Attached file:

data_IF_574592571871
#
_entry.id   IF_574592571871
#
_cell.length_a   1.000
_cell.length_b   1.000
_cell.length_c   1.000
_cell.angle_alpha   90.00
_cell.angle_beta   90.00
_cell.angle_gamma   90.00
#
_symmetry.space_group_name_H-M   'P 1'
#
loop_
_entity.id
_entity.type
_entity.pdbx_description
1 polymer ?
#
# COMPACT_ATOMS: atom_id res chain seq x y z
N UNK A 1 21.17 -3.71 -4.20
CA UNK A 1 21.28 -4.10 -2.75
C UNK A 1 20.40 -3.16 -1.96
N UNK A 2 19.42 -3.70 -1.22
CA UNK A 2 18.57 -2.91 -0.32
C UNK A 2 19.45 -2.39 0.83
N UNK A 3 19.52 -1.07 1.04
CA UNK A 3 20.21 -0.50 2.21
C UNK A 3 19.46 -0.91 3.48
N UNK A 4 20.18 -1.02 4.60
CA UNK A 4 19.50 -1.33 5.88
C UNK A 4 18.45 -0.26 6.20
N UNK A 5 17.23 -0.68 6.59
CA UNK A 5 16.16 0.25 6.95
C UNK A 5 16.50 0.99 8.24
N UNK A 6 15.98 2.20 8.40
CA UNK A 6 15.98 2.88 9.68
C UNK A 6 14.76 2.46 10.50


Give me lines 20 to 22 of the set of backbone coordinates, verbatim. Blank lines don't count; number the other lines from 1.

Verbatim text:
# COMPACT_ATOMS: atom_id res chain seq x y z
N UNK A 1 21.17 -3.71 -4.20
CA UNK A 1 21.28 -4.10 -2.75